The talking heads avoidance device (THAD) is a technique coined by Elizabeth George. “By definition,” she writes, “it’s an action that accompanies dialogue.” It serves to avoid scenes that are nothing more than dialogue between two people by including some activity to help set the scene.
The THAD serves a number of importance purposes:
- It helps reveal something about the non-viewpoint character in a scene, who is typically the one engaging in the activity. It allows the POV character to observe their interlocutor and provide their perspective or judgement on them. It also helps show a character’s hobbies, activities, beliefs, collections, pursuits, passions. It helps show something about a character rather than telling about them.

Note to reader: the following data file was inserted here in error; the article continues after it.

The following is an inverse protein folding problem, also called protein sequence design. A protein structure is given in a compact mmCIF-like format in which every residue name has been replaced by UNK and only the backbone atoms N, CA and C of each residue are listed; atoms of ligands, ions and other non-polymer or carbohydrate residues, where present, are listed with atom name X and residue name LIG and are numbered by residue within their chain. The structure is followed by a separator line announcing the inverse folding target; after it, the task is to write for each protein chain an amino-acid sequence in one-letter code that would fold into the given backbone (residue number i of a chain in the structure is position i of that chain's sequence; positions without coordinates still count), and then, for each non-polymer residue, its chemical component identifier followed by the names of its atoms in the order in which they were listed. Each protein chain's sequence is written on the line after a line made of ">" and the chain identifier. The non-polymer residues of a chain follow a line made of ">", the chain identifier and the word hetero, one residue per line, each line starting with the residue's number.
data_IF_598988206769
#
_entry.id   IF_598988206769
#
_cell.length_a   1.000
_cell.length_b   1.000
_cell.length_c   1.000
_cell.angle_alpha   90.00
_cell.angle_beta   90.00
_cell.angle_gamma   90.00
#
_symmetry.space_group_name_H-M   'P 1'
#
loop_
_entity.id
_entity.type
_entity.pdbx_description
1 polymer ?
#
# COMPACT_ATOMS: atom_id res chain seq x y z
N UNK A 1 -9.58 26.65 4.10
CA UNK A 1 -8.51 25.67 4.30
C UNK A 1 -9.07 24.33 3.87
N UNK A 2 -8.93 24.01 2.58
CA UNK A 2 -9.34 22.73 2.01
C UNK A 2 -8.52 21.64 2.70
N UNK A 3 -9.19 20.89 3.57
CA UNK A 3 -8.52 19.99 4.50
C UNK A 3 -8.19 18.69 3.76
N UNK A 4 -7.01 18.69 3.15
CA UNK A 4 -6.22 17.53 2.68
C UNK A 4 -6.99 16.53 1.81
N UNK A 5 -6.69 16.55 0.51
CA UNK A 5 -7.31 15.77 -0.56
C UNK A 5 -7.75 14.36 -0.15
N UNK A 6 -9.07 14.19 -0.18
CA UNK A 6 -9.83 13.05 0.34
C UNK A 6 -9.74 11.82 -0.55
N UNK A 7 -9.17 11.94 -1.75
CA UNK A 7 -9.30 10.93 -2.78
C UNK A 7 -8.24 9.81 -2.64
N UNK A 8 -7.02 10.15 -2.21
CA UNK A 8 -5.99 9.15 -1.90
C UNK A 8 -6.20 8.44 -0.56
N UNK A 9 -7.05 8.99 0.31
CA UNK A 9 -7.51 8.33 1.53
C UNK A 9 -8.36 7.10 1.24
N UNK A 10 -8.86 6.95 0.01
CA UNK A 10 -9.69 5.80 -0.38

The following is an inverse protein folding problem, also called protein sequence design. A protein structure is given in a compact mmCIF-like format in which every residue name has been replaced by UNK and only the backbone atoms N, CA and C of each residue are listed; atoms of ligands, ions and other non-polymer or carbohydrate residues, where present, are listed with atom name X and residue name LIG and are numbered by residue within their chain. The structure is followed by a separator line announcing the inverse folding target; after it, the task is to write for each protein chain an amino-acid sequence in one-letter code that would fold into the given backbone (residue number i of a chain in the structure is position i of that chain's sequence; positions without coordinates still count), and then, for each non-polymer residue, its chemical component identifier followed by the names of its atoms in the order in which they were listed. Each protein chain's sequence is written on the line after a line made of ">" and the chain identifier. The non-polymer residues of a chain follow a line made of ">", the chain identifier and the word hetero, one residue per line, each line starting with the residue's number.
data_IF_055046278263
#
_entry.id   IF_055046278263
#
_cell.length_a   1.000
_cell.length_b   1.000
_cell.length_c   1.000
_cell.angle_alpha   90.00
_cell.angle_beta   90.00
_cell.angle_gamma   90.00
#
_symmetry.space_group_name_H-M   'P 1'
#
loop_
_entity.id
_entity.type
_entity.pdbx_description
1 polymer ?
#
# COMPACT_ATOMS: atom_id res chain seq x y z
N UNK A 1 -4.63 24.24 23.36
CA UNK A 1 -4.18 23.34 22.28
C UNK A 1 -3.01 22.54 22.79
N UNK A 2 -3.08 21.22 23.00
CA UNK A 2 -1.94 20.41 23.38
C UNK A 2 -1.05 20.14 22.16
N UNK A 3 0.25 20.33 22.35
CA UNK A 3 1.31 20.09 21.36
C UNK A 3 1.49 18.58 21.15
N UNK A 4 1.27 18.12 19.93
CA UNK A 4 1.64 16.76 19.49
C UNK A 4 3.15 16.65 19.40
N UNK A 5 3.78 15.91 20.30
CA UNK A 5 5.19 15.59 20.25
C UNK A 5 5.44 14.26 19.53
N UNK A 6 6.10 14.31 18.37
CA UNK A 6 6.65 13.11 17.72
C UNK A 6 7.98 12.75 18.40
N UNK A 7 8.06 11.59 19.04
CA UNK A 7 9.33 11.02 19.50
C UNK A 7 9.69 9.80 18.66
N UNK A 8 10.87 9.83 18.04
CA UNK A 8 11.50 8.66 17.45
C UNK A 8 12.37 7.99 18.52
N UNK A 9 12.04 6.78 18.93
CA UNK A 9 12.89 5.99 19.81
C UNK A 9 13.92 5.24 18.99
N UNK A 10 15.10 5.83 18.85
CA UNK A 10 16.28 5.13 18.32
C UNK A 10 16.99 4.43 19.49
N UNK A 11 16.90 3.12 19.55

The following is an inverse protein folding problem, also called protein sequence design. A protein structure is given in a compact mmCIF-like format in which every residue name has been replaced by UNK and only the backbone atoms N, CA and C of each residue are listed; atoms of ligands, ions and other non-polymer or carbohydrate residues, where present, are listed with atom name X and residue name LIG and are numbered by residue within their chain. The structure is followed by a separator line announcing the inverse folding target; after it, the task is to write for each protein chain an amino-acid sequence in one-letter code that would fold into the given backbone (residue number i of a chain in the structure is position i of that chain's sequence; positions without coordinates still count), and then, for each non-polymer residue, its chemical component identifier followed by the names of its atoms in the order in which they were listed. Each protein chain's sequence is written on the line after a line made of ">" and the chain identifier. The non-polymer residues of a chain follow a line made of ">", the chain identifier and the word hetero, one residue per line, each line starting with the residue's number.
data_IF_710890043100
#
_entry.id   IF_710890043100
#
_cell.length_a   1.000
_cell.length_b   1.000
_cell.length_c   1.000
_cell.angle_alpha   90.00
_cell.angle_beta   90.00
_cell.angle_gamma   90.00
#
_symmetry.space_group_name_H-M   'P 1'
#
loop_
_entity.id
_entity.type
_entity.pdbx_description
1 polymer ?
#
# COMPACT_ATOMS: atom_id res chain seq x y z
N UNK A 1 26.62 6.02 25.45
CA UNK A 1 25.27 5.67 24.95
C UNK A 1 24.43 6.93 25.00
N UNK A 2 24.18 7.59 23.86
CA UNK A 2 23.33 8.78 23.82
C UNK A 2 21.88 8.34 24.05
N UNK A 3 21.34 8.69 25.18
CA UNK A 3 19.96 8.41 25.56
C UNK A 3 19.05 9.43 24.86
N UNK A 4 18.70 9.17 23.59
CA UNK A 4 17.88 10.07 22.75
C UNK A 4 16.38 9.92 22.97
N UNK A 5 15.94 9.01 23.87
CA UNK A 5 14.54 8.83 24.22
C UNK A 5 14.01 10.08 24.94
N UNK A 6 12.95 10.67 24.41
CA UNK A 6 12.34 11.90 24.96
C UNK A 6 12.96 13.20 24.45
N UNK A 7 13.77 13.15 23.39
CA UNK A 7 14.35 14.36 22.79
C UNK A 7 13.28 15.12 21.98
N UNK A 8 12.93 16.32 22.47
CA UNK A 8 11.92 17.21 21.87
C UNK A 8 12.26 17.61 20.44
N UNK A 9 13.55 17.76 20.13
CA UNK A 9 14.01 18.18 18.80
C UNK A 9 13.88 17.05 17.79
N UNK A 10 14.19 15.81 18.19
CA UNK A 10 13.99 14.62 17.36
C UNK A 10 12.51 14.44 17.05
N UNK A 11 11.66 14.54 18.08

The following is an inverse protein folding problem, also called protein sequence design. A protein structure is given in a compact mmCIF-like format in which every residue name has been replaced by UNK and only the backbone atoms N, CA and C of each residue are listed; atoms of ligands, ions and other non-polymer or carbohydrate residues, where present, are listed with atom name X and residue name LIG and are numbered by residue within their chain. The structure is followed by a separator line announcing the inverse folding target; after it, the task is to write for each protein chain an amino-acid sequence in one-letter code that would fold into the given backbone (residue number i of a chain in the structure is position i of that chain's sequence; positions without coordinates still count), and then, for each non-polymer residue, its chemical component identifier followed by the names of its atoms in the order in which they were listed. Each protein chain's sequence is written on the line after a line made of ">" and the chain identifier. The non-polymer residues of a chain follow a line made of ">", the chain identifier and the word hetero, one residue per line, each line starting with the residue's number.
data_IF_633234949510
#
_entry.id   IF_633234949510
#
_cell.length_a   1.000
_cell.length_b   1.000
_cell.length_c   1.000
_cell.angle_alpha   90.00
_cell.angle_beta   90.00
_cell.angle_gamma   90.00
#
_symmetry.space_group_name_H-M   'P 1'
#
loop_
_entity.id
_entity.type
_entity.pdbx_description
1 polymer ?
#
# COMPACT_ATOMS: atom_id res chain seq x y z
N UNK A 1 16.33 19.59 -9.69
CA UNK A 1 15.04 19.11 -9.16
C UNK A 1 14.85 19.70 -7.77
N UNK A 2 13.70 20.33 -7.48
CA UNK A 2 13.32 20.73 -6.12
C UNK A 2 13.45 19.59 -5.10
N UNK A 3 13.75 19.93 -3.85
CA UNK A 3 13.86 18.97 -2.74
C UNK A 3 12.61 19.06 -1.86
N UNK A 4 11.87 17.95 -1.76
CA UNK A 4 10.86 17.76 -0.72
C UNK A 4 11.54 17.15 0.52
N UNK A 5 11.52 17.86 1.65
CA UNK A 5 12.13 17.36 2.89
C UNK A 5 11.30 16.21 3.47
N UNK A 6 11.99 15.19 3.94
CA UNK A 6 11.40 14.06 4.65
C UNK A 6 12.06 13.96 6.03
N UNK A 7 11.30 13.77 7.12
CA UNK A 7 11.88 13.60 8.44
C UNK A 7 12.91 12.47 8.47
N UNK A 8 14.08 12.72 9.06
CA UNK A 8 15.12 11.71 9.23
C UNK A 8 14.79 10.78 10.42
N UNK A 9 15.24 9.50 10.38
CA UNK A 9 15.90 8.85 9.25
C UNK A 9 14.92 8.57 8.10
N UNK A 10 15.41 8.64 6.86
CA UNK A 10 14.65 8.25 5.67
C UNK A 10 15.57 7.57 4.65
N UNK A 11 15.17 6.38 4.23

- The THAD also adds texture to the viewpoint character, if he or she is the one engaging in the activity. It can reveal their emotional, psychological, or physical state.
- The THAD also adds details to the setting of the scene, building a stronger set of place.
- The THAD can increase tension or conflict between the viewpoint and non-viewpoint characters, especially if the THAD is something that is uncomfortable for the reader.
The THAD can be used to foreshadow things; to alter the tone of a scene; to set the mood; or to underscore the theme.
George, Elizabeth. Mastering the Process: From Idea to Novel. Viking, 2020.